Nursing theory in line with Lydia Hall is nothing short of revolutionary. In the 1960s, she put down in her own simple words, her thoughts about nursing. She did not consider herself a nurse theorist but instead talked about her transparent thoughts and remarkable ideas of nursing care as she learned it over the years. These lead to the development of her “Care, Cure, Core Theory,” also known as the “Three Cs of Lydia Hall.”
Hall’s theory define Nursing as the “participation in care, core and cure aspects of patient care, where CARE is the sole function of nurses, whereas the CORE and CURE are shared with other members of the health team.” The major purpose of care is to achieve an interpersonal relationship with the individual that will facilitate the development of the core.
As Hall says; “To look at and listen to self is often too difficult without the help of a significant figure (nurturer) who has learned how to hold up a mirror and sounding board to invite the behaver to look and listen to himself. If he accepts the invitation, he will explore the concerns in his acts and as he listens to his exploration through the reflection of the nurse, he may uncover in sequence his difficulties, the problem area, his problem, and eventually the threat which is dictating his out-of-control behavior.”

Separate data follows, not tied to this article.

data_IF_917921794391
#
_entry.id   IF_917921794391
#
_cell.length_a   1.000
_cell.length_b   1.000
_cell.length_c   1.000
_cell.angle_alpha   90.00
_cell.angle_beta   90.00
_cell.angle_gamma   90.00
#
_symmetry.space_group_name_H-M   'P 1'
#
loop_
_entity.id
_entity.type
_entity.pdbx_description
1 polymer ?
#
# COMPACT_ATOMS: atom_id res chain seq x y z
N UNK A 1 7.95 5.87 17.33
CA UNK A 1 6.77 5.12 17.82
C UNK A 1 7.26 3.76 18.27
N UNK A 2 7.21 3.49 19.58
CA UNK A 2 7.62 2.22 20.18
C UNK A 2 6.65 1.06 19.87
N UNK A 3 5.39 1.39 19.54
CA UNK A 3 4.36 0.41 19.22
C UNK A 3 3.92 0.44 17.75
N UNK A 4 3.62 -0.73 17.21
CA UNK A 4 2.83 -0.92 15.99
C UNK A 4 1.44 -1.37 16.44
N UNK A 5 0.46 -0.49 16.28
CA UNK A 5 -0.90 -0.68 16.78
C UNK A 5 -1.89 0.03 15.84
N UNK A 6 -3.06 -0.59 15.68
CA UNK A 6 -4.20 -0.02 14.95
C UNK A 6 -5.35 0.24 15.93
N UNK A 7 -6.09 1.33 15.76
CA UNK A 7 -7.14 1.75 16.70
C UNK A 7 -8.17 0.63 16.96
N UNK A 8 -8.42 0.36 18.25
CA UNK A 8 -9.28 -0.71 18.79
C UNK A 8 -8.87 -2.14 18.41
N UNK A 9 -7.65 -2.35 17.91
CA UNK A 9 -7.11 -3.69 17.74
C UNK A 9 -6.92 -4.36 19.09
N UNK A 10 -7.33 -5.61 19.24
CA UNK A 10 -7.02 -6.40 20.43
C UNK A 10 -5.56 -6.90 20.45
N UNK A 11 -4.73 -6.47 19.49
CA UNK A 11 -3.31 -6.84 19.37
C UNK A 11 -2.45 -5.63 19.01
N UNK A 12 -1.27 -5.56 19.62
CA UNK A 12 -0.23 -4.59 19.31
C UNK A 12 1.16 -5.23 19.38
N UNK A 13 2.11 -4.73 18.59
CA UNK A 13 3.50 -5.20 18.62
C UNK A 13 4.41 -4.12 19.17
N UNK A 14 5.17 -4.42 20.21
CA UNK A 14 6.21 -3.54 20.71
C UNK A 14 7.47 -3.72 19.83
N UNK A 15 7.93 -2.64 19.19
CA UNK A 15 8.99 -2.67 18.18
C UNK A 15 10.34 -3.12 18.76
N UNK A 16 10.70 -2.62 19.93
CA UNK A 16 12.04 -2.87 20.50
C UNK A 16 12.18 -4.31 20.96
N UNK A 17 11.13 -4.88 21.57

The assumptions of Hall’s Care, Cure, Core Theory are as follows: (1) The motivation and energy necessary for healing exist within the patient, rather than in the healthcare team. (2) The three aspects of nursing should not be viewed as functioning independently but as interrelated. And lastly, (3) The three aspects interact, and the circles representing them change size, depending on the patient’s total course of progress.
The individual human who is 16 years of age or older and past the acute stage of long-term illness is the focus of nursing care in Hall’s work. The source of energy and motivation for healing is the individual care recipient, not the health care provider. Hall emphasizes the importance of the individual as unique, capable of growth and learning, and requiring a total person approach.
Health can be inferred to be a state of self-awareness with a conscious selection of behaviors that are optimal for that individual. Hall stresses the need to help the person explore the meaning of his or her behavior to identify and overcome problems through developing self-identity and maturity.